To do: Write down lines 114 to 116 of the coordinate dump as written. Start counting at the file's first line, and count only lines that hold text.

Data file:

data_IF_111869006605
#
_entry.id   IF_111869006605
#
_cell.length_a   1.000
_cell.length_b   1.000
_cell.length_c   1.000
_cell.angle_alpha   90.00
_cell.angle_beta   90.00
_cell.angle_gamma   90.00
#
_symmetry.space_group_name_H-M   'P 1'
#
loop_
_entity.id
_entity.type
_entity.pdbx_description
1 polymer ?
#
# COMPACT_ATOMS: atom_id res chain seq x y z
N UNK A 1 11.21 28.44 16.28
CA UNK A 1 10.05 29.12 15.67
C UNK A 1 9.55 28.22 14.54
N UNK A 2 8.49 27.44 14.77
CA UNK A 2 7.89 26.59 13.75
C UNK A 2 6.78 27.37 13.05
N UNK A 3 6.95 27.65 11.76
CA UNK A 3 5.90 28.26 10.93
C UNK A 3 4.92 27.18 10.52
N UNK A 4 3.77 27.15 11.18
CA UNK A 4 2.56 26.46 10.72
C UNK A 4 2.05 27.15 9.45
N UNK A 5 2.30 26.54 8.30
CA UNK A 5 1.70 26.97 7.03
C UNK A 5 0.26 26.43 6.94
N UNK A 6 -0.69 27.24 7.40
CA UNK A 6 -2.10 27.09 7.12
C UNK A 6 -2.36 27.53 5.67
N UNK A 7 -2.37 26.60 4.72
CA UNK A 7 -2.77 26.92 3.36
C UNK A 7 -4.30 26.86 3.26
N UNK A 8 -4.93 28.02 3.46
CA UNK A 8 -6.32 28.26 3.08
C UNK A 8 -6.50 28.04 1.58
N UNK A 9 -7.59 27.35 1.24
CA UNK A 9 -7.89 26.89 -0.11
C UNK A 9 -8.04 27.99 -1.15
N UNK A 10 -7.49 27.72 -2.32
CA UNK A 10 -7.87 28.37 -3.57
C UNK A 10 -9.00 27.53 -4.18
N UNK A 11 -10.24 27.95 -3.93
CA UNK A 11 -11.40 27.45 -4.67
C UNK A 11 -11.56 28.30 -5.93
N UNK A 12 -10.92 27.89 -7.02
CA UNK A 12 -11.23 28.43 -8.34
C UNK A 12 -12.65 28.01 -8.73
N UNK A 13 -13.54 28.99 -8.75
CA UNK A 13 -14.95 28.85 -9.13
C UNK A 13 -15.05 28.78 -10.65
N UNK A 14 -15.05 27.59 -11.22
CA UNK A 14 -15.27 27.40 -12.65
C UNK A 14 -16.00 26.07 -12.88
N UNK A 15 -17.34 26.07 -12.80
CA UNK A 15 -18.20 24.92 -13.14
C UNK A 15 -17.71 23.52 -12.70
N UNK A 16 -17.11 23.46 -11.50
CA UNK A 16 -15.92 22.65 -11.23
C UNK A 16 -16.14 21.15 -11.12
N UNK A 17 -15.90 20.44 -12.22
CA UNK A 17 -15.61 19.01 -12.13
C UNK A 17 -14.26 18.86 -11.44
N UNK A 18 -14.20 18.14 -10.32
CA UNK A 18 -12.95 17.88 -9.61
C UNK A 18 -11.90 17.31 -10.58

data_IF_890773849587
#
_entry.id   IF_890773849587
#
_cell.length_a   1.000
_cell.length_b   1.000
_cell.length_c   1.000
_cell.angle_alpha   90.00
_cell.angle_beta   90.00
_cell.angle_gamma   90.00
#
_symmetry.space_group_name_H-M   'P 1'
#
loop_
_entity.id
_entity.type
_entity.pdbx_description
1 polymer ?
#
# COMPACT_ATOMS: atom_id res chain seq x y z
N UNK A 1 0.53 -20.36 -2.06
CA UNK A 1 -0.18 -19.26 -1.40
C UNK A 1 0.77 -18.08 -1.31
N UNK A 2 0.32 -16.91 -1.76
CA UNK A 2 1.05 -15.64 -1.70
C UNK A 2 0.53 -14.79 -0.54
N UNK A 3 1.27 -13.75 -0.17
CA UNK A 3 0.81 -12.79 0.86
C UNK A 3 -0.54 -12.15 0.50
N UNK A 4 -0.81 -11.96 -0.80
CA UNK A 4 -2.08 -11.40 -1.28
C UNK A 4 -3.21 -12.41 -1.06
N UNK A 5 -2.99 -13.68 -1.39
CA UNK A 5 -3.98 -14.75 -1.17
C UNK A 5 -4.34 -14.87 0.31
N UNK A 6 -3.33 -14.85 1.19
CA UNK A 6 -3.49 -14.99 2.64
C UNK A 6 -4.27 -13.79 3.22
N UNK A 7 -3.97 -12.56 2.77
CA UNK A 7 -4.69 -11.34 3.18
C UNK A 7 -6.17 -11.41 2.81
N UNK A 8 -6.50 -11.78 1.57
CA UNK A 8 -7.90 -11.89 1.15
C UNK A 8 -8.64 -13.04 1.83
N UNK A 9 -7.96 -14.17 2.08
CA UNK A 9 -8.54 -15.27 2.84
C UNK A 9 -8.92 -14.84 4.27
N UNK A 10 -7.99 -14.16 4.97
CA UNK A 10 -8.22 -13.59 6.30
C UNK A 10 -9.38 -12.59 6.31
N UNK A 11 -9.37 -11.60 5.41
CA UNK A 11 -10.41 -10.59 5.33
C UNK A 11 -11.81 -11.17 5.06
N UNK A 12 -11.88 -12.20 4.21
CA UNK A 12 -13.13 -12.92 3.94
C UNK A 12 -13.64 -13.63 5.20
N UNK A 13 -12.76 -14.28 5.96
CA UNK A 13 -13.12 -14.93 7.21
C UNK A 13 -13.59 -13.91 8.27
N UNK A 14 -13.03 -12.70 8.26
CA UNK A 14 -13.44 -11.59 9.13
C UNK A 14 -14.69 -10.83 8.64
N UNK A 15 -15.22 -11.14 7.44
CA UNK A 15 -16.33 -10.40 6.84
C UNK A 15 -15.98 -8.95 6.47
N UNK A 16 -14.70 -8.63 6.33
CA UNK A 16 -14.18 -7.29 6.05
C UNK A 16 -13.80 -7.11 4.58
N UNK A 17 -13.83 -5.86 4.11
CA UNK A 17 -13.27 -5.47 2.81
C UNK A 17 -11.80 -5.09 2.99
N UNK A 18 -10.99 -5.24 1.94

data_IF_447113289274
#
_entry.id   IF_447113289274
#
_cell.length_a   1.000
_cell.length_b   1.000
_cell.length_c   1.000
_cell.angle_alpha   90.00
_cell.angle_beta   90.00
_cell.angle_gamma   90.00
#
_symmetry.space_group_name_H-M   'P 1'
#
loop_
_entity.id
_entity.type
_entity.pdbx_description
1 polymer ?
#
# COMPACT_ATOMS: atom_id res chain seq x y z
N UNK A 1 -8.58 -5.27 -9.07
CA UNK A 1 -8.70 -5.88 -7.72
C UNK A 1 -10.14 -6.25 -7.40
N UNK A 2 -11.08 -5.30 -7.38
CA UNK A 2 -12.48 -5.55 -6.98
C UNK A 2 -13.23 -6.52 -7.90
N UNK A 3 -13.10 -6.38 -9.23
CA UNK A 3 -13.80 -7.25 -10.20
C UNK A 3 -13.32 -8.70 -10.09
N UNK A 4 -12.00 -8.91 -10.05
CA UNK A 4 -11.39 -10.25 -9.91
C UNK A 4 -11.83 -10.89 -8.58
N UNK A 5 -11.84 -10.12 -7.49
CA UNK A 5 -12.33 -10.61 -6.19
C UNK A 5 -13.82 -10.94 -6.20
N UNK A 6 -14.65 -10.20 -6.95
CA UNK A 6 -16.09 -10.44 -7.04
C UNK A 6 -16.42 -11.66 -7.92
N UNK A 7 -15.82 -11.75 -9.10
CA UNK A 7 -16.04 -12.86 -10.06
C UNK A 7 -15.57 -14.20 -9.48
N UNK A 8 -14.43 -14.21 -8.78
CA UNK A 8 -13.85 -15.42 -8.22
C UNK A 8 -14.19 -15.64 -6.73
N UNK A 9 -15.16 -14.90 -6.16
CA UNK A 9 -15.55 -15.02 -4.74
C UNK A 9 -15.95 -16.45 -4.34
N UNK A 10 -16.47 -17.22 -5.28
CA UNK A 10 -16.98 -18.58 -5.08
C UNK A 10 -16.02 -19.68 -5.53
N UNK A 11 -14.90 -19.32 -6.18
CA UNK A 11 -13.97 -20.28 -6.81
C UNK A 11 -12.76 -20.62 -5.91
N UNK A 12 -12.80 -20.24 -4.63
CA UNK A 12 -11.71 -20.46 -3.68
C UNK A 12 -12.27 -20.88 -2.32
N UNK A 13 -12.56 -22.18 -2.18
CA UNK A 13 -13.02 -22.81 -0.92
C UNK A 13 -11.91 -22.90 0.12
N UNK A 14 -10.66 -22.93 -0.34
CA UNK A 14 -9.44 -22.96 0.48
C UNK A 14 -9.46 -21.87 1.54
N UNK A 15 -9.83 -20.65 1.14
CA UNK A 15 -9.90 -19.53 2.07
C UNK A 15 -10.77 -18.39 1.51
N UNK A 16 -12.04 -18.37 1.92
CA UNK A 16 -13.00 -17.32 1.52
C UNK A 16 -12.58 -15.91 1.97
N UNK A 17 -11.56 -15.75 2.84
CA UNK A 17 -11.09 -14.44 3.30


CA UNK A 7 -4.69 -11.34 3.18
C UNK A 7 -6.17 -11.41 2.81
N UNK A 8 -6.50 -11.78 1.57